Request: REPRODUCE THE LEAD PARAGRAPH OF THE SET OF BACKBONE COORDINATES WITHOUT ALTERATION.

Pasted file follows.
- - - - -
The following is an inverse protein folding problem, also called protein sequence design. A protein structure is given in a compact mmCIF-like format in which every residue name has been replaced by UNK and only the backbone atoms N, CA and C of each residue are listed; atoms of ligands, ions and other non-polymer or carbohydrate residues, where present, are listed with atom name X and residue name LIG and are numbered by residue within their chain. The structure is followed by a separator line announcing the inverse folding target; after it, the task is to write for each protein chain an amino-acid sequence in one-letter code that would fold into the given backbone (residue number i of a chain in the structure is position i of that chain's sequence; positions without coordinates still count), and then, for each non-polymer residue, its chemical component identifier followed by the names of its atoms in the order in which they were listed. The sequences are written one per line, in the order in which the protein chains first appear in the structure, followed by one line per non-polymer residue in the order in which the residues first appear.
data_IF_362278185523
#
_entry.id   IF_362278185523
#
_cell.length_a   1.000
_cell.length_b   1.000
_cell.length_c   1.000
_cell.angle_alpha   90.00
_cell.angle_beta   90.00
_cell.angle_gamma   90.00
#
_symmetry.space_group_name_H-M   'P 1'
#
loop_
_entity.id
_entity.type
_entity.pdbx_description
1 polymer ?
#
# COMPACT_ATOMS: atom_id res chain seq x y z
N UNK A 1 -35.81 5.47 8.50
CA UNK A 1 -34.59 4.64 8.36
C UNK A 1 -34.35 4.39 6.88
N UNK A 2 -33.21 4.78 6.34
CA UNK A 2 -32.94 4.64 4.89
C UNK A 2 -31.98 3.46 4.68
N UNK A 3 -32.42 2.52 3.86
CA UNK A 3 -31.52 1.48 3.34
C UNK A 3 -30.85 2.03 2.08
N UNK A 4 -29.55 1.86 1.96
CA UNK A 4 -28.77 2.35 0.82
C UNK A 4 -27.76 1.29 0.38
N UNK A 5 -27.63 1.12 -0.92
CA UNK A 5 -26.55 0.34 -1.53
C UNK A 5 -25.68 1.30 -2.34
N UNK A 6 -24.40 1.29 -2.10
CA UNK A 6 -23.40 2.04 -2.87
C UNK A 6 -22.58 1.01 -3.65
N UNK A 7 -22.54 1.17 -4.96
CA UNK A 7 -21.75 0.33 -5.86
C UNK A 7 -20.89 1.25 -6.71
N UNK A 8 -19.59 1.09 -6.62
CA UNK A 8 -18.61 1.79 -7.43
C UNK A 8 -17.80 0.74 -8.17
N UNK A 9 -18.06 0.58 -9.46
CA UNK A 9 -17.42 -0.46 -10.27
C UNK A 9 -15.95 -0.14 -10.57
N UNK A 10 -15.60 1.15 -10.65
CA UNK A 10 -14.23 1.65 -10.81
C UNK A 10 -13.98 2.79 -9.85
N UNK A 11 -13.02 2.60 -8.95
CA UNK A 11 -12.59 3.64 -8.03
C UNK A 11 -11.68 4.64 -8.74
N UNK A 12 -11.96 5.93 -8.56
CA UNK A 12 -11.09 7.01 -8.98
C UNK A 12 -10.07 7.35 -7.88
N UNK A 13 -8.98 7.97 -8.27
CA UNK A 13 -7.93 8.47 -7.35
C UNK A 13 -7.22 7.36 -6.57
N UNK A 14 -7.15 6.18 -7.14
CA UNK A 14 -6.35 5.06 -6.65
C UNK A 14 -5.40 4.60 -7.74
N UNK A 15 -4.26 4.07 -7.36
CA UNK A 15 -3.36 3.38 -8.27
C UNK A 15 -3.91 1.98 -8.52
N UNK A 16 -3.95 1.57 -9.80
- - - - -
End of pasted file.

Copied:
The following is an inverse protein folding problem, also called protein sequence design. A protein structure is given in a compact mmCIF-like format in which every residue name has been replaced by UNK and only the backbone atoms N, CA and C of each residue are listed; atoms of ligands, ions and other non-polymer or carbohydrate residues, where present, are listed with atom name X and residue name LIG and are numbered by residue within their chain. The structure is followed by a separator line announcing the inverse folding target; after it, the task is to write for each protein chain an amino-acid sequence in one-letter code that would fold into the given backbone (residue number i of a chain in the structure is position i of that chain's sequence; positions without coordinates still count), and then, for each non-polymer residue, its chemical component identifier followed by the names of its atoms in the order in which they were listed. The sequences are written one per line, in the order in which the protein chains first appear in the structure, followed by one line per non-polymer residue in the order in which the residues first appear.